I remember when I would talk to my mom about my career, and she would be just like, I just can't believe this is what my generation fought for. I just can't believe you're still having these problems. And I'm like, well, we are.

Feminism begins to resonate more, and then when women get into the premier work life, juggle age 30s into early 40s, feminism, again declines as something that they find important in their life, and that's because they've got all these other things they've got to worry about, and feminism isn't high on a list of overflowing responsibilities. We see an uptick again, because as women get more and more senior, they realize they're hitting glass ceilings or they're being sent over glass cliffs, and they realize, oh, s***, I read about this - this is happening to me too.

Labeling feminism as something that is largely about career advancement and maybe even corporate advancement doesn't really serve the purpose of people understanding that there is all sorts of other things that come with understanding that feminism is about equal rights for women.

[28:20] This is why bodily autonomy is totally at risk. Individual advancement doesn't equal justice. If we can't acknowledge that a non patriarchal society would make life better for everyone, if we don't acknowledge that the benefits of feminism are about broader equal justice. Now, men who identify as feminists, it seems like it's because they're doing something good, it's charitable, like it's giving them cookies, but it could be something of self and societal interest for us all to believe, to smash the patriarchy, basically. All of this to say, I'm not a gender determinist. I think the other thing that happens is we take this kind of feminine leadership concept — and we attribute qualities to feminine leadership versus masculine. We are socialized - I don't think those are innate qualities. I've been told I manage like a man many, many times, and I don't. I manage like me. We are socialized from a very early age.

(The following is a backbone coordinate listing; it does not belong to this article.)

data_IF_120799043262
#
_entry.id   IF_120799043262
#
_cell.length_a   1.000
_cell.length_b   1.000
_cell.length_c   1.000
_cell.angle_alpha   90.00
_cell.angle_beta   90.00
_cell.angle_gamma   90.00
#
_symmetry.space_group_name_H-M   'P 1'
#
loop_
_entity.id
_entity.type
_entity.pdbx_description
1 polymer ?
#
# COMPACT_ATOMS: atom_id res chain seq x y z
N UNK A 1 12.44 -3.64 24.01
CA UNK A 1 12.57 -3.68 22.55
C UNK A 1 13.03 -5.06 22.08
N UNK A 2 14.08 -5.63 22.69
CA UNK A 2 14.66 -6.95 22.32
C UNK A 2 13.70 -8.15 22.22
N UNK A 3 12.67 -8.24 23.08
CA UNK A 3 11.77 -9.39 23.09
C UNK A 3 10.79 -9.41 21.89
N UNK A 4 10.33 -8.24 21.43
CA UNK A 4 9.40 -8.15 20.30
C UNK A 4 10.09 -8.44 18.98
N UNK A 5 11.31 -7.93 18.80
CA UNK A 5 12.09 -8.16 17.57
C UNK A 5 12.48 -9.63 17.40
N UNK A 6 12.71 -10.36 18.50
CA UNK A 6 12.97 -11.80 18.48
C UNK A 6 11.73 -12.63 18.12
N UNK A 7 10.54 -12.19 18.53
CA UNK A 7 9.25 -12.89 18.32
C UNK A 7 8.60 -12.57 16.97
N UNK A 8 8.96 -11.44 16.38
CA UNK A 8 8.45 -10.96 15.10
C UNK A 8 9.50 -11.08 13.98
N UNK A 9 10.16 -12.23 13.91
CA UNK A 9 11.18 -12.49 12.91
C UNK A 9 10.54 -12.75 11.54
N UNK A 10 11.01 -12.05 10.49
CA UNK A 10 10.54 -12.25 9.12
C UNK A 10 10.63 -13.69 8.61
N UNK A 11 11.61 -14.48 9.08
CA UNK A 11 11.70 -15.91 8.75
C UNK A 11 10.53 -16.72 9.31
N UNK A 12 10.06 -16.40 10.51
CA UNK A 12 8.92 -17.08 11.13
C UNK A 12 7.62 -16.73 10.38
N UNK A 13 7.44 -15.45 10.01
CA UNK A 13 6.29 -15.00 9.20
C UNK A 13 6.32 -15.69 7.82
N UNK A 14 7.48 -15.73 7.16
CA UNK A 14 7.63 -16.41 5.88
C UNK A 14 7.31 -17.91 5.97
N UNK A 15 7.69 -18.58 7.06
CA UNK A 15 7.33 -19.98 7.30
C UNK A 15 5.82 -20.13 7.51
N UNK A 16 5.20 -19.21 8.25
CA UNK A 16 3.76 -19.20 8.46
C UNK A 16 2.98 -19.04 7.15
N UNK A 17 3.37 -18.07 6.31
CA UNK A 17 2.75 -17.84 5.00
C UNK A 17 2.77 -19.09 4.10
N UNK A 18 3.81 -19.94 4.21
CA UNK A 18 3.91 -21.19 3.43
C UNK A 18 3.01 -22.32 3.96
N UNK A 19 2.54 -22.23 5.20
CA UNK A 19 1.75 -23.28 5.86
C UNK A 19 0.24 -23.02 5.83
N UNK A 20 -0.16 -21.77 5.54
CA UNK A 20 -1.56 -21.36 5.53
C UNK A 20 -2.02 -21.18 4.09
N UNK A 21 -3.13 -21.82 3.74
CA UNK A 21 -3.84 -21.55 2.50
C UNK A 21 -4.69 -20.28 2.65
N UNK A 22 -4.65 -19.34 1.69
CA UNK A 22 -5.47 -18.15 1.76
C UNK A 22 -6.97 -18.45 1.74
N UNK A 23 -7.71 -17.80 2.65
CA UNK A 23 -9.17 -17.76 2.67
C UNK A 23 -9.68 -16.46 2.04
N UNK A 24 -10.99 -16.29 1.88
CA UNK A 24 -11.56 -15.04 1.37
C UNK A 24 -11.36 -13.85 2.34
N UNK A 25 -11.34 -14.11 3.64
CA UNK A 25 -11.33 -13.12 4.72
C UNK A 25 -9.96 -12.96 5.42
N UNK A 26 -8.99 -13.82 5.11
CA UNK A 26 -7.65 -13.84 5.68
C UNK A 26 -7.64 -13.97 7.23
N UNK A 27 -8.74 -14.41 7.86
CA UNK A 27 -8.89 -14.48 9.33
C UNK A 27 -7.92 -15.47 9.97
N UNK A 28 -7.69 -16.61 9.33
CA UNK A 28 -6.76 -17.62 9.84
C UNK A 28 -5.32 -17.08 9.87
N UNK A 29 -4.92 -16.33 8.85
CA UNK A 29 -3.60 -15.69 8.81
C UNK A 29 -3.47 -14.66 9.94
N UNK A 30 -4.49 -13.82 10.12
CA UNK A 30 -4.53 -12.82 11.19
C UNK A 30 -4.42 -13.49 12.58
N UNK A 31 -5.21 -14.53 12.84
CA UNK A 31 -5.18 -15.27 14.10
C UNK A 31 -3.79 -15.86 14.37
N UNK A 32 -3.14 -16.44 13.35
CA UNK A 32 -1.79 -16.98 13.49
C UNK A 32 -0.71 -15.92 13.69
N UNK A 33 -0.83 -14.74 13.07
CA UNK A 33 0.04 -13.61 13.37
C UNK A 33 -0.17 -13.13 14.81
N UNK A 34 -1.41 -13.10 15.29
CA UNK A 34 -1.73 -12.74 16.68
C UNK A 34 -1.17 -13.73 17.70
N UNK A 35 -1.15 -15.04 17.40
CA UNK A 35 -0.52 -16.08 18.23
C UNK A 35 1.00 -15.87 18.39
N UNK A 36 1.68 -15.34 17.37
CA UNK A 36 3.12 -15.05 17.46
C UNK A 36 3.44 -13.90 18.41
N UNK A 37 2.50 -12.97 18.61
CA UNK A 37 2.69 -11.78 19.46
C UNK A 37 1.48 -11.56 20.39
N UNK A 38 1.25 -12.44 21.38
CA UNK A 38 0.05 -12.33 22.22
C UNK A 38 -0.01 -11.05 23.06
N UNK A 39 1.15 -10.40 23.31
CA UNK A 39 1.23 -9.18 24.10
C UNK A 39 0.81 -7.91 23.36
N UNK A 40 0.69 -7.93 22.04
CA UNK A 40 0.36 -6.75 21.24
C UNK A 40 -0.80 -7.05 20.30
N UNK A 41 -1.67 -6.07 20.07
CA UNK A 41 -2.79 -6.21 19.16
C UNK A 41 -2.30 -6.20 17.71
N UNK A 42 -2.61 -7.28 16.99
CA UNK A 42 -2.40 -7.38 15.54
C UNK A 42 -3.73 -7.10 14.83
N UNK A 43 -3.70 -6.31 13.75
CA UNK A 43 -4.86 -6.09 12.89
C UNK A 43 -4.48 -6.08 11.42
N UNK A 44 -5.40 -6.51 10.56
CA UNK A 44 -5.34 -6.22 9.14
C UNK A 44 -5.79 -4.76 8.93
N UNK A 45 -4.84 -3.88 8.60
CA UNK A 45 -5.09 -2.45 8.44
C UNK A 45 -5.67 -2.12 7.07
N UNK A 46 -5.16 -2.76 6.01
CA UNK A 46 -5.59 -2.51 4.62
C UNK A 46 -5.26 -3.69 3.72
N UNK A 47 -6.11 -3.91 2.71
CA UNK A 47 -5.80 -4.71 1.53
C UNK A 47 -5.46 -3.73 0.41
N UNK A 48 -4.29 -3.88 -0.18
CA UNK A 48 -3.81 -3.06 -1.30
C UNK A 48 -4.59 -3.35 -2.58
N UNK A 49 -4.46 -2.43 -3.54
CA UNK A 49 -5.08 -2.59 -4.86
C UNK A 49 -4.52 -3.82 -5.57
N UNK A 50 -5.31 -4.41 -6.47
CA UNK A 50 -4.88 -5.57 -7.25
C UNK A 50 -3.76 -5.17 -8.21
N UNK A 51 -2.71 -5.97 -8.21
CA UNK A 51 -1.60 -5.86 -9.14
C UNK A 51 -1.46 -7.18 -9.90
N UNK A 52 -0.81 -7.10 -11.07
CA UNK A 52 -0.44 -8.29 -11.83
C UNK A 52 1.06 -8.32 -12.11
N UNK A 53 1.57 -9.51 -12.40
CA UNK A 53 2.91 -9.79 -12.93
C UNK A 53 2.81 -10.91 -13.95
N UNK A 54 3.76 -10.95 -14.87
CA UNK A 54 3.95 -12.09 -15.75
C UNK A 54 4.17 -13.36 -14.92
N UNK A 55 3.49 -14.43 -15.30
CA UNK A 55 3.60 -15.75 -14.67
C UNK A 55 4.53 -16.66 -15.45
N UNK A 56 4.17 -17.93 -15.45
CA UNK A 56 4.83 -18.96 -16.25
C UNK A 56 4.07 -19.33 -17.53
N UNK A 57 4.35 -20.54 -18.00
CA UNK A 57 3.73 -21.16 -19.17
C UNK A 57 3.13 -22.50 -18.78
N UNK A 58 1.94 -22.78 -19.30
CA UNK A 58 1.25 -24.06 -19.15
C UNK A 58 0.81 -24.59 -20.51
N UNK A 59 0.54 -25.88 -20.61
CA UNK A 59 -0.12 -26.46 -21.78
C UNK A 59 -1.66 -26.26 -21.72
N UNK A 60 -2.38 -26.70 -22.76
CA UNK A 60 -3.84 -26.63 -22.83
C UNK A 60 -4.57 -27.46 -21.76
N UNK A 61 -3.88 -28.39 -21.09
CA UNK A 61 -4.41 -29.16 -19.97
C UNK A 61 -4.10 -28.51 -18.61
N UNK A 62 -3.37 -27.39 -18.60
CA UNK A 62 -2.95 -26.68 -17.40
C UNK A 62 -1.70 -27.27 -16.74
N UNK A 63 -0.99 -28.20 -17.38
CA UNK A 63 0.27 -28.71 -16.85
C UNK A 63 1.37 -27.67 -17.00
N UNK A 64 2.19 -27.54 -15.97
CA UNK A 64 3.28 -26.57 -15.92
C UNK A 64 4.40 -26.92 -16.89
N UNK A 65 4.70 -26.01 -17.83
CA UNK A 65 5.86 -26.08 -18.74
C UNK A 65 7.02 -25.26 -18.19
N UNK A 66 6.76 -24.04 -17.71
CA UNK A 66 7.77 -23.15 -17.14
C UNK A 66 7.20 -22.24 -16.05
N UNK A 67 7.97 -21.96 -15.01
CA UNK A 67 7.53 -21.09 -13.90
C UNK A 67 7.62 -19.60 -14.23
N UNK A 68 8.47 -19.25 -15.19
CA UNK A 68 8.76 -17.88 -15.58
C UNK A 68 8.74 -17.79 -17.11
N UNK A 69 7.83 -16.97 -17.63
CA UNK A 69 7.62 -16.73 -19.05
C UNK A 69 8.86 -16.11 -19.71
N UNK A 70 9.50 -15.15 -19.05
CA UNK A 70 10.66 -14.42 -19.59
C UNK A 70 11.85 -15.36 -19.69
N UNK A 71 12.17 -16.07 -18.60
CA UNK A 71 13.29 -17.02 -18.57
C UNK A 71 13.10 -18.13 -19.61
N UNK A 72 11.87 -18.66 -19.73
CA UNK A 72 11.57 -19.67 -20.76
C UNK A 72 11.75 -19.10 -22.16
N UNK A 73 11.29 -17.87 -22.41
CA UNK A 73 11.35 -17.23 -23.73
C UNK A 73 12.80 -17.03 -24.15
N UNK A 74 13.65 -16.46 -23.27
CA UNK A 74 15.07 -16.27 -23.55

[29:29] Men and women are rewarded and incentive very differently. The problem with this is that the qualities that are assumed to be masculine are in general more highly valued by more people when it comes to the world of the professional world. Right now, people are kind of championing the need for feminine qualities. Right now, there's like a movement to say, quote unquote, soft skills, which I just call leadership skills are important. As soon as we distinguish those as being, oh, now I think there's a book somewhere called The Athena, something about feminine leadership, right? I'm like but by setting it apart like that, we are reinforcing hiring and fundraising biases, and we are letting leadership and women be subject to fads and trends that can go away. We are not the foundation. We are this extra thing that right now people say they care about. But how long will that be?

[30:40] And I also think - I'm sort of jumping around here - I also think it becomes a lot less relevant because the younger generations today, they have a much different, much more fluid understanding of gender.

Now you have a generation of people coming into the workforce that just don't think of male and female and masculine and feminine in the same way. And you're just going to b*** up. You're going to b*** up against all these assumptions and biases and built incentives against a generation that just doesn't see gender in this way.